Raise your hand if you know someone who has gotten a business or a project going with money from Kickstarter or another crowdfunding website.
If you, my dear readers, and I were in a room together right now instead of just staring at our separate glowing screens, I’d be willing to bet that only one or two of you would have your hands down.
That’s because crowdfunding is rapidly becoming an easy and realistic method for people to get those ideas off the ground. Since starting out as a way for creative people to rope their friends into paying for their projects, crowdfunding has now resulted in $1.5 billion being put toward thousands of projects.
Here’s the thing: it’s not about your friend’s film school video project anymore. Crowdfunding is rapidly becoming a major source of seed money for internet startups as investors turn their eye toward the crazy ideas and innovative projects that pop up like seedlings every day.
That means the world of crowdfunding is definitely going to have to change. Here are some predictions for how crowdfunding might just end up being the most valuable monetary resource in startup land.
1. Get ready for specialization.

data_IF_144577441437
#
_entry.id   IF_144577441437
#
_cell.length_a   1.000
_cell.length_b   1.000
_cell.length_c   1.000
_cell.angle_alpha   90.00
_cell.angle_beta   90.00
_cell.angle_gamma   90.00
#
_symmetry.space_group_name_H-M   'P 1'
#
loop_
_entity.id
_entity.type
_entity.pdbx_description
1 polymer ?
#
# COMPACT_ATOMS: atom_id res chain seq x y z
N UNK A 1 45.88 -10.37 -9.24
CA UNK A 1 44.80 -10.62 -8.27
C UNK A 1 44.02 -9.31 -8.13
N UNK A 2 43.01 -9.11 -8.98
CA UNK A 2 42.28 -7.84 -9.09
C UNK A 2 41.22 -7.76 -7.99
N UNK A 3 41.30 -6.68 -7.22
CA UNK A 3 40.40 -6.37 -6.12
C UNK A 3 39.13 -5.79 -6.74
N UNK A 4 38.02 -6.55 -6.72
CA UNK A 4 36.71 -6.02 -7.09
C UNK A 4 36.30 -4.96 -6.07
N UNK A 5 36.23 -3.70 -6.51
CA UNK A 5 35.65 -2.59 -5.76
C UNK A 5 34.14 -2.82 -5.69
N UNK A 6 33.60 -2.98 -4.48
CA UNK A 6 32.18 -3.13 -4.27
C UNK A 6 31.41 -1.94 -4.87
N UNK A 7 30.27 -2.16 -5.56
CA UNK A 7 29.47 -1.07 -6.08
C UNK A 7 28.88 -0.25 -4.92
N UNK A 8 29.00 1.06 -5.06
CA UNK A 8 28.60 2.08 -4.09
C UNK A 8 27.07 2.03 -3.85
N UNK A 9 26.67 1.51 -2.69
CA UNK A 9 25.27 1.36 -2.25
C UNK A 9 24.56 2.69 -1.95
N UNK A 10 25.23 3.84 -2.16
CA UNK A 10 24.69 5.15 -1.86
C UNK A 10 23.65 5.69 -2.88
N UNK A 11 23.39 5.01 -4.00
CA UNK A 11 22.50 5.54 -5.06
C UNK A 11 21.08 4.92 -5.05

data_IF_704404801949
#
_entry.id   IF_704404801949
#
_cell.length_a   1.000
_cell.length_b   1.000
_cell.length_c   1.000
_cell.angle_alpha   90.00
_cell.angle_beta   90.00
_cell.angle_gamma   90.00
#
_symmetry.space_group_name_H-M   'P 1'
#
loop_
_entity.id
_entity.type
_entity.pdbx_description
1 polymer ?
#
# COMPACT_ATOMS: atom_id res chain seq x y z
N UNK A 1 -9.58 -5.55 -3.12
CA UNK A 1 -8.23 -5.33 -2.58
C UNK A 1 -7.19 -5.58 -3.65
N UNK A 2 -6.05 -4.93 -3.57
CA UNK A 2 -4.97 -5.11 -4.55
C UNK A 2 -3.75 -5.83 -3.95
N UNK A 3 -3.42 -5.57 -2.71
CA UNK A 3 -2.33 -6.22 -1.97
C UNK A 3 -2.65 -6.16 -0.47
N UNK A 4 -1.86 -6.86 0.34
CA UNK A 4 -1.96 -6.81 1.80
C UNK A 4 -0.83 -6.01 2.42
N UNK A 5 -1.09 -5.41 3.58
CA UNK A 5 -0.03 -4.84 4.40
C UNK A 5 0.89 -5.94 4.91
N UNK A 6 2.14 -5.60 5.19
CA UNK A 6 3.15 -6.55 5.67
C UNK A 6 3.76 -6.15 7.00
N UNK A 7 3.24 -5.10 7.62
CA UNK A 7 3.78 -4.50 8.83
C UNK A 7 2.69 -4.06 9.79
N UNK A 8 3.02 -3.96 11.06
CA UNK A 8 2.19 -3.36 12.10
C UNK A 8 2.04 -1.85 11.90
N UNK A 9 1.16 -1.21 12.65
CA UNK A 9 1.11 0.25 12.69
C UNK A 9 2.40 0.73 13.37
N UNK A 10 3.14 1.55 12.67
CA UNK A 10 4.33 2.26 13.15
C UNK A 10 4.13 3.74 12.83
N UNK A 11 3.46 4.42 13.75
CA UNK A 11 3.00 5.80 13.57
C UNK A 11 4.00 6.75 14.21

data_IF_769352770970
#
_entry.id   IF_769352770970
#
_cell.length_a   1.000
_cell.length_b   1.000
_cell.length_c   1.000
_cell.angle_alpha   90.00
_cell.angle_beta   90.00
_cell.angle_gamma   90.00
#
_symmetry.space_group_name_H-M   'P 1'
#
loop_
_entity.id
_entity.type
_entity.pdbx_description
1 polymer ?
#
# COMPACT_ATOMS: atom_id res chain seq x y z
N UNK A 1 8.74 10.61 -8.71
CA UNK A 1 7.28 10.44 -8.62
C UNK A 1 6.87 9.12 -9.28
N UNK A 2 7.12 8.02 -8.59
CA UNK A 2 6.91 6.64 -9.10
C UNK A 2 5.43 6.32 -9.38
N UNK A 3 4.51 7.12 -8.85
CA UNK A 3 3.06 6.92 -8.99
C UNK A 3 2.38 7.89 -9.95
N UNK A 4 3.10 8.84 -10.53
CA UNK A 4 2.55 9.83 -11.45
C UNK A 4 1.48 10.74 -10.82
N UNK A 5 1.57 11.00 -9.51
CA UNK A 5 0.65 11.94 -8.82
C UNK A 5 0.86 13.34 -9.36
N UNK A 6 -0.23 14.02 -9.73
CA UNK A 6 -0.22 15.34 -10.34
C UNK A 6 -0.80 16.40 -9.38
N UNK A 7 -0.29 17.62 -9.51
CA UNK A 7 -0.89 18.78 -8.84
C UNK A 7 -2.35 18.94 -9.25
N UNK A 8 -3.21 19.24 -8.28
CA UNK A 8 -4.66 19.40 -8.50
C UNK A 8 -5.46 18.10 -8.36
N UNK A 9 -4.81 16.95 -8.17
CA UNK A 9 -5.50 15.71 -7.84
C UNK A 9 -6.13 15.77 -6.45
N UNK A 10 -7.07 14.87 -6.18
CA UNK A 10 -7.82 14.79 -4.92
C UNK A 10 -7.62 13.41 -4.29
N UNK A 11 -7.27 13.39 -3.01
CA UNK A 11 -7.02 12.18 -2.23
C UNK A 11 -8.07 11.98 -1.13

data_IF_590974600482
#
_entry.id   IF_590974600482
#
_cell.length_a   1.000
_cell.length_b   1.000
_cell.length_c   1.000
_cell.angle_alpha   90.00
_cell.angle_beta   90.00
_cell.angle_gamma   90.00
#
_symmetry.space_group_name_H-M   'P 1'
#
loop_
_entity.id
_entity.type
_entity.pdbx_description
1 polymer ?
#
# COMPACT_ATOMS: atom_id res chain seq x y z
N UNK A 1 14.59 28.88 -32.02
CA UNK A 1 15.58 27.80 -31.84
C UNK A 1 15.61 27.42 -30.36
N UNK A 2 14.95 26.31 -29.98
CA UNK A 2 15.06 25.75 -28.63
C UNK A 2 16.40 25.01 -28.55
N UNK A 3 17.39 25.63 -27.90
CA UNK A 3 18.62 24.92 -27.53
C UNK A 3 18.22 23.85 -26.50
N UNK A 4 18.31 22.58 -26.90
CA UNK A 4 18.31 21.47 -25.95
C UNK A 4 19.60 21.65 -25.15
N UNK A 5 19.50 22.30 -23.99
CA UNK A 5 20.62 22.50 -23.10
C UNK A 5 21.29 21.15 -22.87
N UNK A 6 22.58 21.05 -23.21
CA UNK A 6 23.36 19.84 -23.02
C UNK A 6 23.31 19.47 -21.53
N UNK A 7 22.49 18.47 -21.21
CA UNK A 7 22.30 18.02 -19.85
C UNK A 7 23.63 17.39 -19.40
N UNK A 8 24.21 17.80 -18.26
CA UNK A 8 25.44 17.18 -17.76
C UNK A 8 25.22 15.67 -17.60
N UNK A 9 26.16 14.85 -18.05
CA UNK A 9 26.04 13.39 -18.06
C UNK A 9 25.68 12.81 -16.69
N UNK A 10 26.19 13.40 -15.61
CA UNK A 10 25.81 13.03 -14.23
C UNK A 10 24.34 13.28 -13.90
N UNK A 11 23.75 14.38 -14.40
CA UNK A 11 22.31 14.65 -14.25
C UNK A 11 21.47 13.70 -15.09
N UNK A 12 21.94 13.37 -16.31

On Kickstarter, projects are grouped into general categories, but more and more sites are springing up that focus on just one area. Looking to pitch or invest in a mobile app? Check out AppStori. Got an awesome idea for a video game but no cash? Head over to Gambitious.
Specialized sites allow both investors and innovators to focus their attention on the specific area that interests them and we’re only going to see more of them as more people quit (or lose) their day jobs and catch some of the entrepreneurial spirit.
2. It’s all about community.
We’ve seen time and time again that if there’s one thing people love it’s connecting online. Also: if you’re gonna give your money to someone, you obviously want to be able to trust them. With that in mind, crowdfunding sites are moving toward creating communities in order to retain both investors and innovators.
Watch for features like feedback functions, tracking progress, and ways to get the word out on future crowdfunding sites.
3. Big organizations (and maybe Big Brother) are going to get in on the game.
Communities, organizations, and governments are already getting involved in helping fund innovative tech projects (check out government grants like Start-Up Chile or university associated accelerators like Syracuse’s Tech Garden). The next logical step would be for these groups to move online, where they can reach larger numbers of people than they have access to in their immediate physical environments.
4. Crowdfunding will separate the wheat from the chaff.
If is a business successfully raises money through crowdfunding, that automatically tells an angel investor that there’s an interest in the product. If (not rich) people are willing to pay out of pocket to make something happen, then the (rich) people are going to be more likely to invest in it too.
Ultimately, this is all good news for the startup community. The more ways there are to get money, the more we can turn those pipe dreams into more than just smoke.